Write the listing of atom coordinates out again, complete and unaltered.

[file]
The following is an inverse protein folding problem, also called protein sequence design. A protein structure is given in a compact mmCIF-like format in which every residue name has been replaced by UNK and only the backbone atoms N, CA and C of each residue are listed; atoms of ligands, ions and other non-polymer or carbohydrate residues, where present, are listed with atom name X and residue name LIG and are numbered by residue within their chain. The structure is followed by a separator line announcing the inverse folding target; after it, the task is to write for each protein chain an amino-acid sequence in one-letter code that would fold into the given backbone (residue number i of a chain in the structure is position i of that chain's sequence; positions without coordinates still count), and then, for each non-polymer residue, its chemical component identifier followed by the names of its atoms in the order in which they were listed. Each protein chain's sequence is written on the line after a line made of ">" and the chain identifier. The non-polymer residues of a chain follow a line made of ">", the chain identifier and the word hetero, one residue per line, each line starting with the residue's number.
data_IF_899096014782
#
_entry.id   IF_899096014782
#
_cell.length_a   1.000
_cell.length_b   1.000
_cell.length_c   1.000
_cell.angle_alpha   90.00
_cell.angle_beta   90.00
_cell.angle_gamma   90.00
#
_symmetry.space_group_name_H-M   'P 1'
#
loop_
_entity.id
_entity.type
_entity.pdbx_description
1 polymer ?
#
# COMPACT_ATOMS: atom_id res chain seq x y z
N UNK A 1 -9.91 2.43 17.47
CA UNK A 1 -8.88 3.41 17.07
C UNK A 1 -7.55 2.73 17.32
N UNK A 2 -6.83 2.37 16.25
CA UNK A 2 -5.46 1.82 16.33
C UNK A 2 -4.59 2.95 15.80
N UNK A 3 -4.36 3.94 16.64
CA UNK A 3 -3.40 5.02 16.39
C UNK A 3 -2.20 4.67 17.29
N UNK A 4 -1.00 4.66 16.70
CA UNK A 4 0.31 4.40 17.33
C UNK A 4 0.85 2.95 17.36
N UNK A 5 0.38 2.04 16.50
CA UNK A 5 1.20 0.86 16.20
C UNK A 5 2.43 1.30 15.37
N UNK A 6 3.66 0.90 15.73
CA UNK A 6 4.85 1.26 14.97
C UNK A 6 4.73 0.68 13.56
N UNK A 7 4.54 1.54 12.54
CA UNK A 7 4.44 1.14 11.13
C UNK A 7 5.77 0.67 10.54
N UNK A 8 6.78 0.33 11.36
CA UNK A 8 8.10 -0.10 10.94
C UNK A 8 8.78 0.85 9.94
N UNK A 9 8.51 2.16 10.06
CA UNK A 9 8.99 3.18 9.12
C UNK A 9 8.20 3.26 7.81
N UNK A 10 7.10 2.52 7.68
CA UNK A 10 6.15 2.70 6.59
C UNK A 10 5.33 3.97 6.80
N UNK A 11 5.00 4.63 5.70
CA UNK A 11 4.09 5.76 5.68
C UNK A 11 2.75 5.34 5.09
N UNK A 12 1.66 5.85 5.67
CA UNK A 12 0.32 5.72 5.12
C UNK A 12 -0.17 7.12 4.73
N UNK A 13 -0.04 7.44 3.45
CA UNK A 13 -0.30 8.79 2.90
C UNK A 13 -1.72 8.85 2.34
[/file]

The following is an inverse protein folding problem, also called protein sequence design. A protein structure is given in a compact mmCIF-like format in which every residue name has been replaced by UNK and only the backbone atoms N, CA and C of each residue are listed; atoms of ligands, ions and other non-polymer or carbohydrate residues, where present, are listed with atom name X and residue name LIG and are numbered by residue within their chain. The structure is followed by a separator line announcing the inverse folding target; after it, the task is to write for each protein chain an amino-acid sequence in one-letter code that would fold into the given backbone (residue number i of a chain in the structure is position i of that chain's sequence; positions without coordinates still count), and then, for each non-polymer residue, its chemical component identifier followed by the names of its atoms in the order in which they were listed. Each protein chain's sequence is written on the line after a line made of ">" and the chain identifier. The non-polymer residues of a chain follow a line made of ">", the chain identifier and the word hetero, one residue per line, each line starting with the residue's number.
data_IF_899096014782
#
_entry.id   IF_899096014782
#
_cell.length_a   1.000
_cell.length_b   1.000
_cell.length_c   1.000
_cell.angle_alpha   90.00
_cell.angle_beta   90.00
_cell.angle_gamma   90.00
#
_symmetry.space_group_name_H-M   'P 1'
#
loop_
_entity.id
_entity.type
_entity.pdbx_description
1 polymer ?
#
# COMPACT_ATOMS: atom_id res chain seq x y z
N UNK A 1 -9.91 2.43 17.47
CA UNK A 1 -8.88 3.41 17.07
C UNK A 1 -7.55 2.73 17.32
N UNK A 2 -6.83 2.37 16.25
CA UNK A 2 -5.46 1.82 16.33
C UNK A 2 -4.59 2.95 15.80
N UNK A 3 -4.36 3.94 16.64
CA UNK A 3 -3.40 5.02 16.39
C UNK A 3 -2.20 4.67 17.29
N UNK A 4 -1.00 4.66 16.70
CA UNK A 4 0.31 4.40 17.33
C UNK A 4 0.85 2.95 17.36
N UNK A 5 0.38 2.04 16.50
CA UNK A 5 1.20 0.86 16.20
C UNK A 5 2.43 1.30 15.37
N UNK A 6 3.66 0.90 15.73
CA UNK A 6 4.85 1.26 14.97
C UNK A 6 4.73 0.68 13.56
N UNK A 7 4.54 1.54 12.54
CA UNK A 7 4.44 1.14 11.13
C UNK A 7 5.77 0.67 10.54
N UNK A 8 6.78 0.33 11.36
CA UNK A 8 8.10 -0.10 10.94
C UNK A 8 8.78 0.85 9.94
N UNK A 9 8.51 2.16 10.06
CA UNK A 9 8.99 3.18 9.12
C UNK A 9 8.20 3.26 7.81
N UNK A 10 7.10 2.52 7.68
CA UNK A 10 6.15 2.70 6.59
C UNK A 10 5.33 3.97 6.80
N UNK A 11 5.00 4.63 5.70
CA UNK A 11 4.09 5.76 5.68
C UNK A 11 2.75 5.34 5.09
N UNK A 12 1.66 5.85 5.67
CA UNK A 12 0.32 5.72 5.12
C UNK A 12 -0.17 7.12 4.73
N UNK A 13 -0.04 7.44 3.45
CA UNK A 13 -0.30 8.79 2.90
C UNK A 13 -1.72 8.85 2.34